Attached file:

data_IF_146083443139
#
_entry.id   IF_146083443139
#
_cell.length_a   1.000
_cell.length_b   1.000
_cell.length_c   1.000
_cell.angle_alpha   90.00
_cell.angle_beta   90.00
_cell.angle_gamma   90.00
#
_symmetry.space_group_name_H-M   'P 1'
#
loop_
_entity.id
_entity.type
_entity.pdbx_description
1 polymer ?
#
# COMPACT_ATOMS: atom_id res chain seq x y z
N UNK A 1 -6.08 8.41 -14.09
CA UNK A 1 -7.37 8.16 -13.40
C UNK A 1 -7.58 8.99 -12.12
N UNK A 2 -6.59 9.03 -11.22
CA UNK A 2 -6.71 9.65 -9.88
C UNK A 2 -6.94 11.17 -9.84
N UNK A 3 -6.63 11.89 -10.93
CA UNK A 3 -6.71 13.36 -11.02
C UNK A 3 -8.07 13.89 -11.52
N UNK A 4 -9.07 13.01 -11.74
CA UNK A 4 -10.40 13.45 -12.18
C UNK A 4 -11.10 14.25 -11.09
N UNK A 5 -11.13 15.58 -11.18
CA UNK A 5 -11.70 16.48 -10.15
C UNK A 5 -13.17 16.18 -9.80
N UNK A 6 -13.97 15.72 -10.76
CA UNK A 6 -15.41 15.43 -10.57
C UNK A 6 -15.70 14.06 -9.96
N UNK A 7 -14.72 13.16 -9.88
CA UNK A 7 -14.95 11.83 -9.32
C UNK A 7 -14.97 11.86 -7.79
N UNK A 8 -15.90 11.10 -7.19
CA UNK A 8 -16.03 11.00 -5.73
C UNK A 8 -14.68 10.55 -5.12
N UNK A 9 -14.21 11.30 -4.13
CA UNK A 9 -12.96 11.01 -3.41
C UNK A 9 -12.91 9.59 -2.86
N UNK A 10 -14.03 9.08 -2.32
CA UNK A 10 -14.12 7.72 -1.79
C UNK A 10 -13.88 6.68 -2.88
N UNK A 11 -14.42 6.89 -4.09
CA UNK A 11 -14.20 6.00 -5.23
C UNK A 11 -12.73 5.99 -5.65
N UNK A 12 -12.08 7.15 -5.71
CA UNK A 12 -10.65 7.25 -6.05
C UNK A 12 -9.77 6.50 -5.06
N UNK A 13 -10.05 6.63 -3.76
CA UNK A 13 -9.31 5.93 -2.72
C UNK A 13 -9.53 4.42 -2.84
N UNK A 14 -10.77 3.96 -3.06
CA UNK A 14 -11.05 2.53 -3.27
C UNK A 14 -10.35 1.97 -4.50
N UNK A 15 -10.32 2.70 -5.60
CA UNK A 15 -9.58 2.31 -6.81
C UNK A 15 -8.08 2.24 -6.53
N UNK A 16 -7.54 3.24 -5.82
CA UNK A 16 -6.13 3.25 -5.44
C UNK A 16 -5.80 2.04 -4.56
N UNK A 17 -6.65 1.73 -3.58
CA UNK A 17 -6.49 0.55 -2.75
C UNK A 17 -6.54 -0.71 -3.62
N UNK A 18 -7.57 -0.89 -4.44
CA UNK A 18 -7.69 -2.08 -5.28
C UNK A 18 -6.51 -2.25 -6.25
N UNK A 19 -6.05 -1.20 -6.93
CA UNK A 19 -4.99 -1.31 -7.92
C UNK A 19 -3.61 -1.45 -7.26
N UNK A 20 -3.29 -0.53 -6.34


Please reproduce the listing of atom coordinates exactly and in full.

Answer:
data_IF_146083443139
#
_entry.id   IF_146083443139
#
_cell.length_a   1.000
_cell.length_b   1.000
_cell.length_c   1.000
_cell.angle_alpha   90.00
_cell.angle_beta   90.00
_cell.angle_gamma   90.00
#
_symmetry.space_group_name_H-M   'P 1'
#
loop_
_entity.id
_entity.type
_entity.pdbx_description
1 polymer ?
#
# COMPACT_ATOMS: atom_id res chain seq x y z
N UNK A 1 -6.08 8.41 -14.09
CA UNK A 1 -7.37 8.16 -13.40
C UNK A 1 -7.58 8.99 -12.12
N UNK A 2 -6.59 9.03 -11.22
CA UNK A 2 -6.71 9.65 -9.88
C UNK A 2 -6.94 11.17 -9.84
N UNK A 3 -6.63 11.89 -10.93
CA UNK A 3 -6.71 13.36 -11.02
C UNK A 3 -8.07 13.89 -11.52
N UNK A 4 -9.07 13.01 -11.74
CA UNK A 4 -10.40 13.45 -12.18
C UNK A 4 -11.10 14.25 -11.09
N UNK A 5 -11.13 15.58 -11.18
CA UNK A 5 -11.70 16.48 -10.15
C UNK A 5 -13.17 16.18 -9.80
N UNK A 6 -13.97 15.72 -10.76
CA UNK A 6 -15.41 15.43 -10.57
C UNK A 6 -15.70 14.06 -9.96
N UNK A 7 -14.72 13.16 -9.88
CA UNK A 7 -14.95 11.83 -9.32
C UNK A 7 -14.97 11.86 -7.79
N UNK A 8 -15.90 11.10 -7.19
CA UNK A 8 -16.03 11.00 -5.73
C UNK A 8 -14.68 10.55 -5.12
N UNK A 9 -14.21 11.30 -4.13
CA UNK A 9 -12.96 11.01 -3.41
C UNK A 9 -12.91 9.59 -2.86
N UNK A 10 -14.03 9.08 -2.32
CA UNK A 10 -14.12 7.72 -1.79
C UNK A 10 -13.88 6.68 -2.88
N UNK A 11 -14.42 6.89 -4.09
CA UNK A 11 -14.20 6.00 -5.23
C UNK A 11 -12.73 5.99 -5.65
N UNK A 12 -12.08 7.15 -5.71
CA UNK A 12 -10.65 7.25 -6.05
C UNK A 12 -9.77 6.50 -5.06
N UNK A 13 -10.05 6.63 -3.76
CA UNK A 13 -9.31 5.93 -2.72
C UNK A 13 -9.53 4.42 -2.84
N UNK A 14 -10.77 3.96 -3.06
CA UNK A 14 -11.05 2.53 -3.27
C UNK A 14 -10.35 1.97 -4.50
N UNK A 15 -10.32 2.70 -5.60
CA UNK A 15 -9.58 2.31 -6.81
C UNK A 15 -8.08 2.24 -6.53
N UNK A 16 -7.54 3.24 -5.82
CA UNK A 16 -6.13 3.25 -5.44
C UNK A 16 -5.80 2.04 -4.56
N UNK A 17 -6.65 1.73 -3.58
CA UNK A 17 -6.49 0.55 -2.75
C UNK A 17 -6.54 -0.71 -3.62
N UNK A 18 -7.57 -0.89 -4.44
CA UNK A 18 -7.69 -2.08 -5.28
C UNK A 18 -6.51 -2.25 -6.25
N UNK A 19 -6.05 -1.20 -6.93
CA UNK A 19 -4.99 -1.31 -7.92
C UNK A 19 -3.61 -1.45 -7.26
N UNK A 20 -3.29 -0.53 -6.34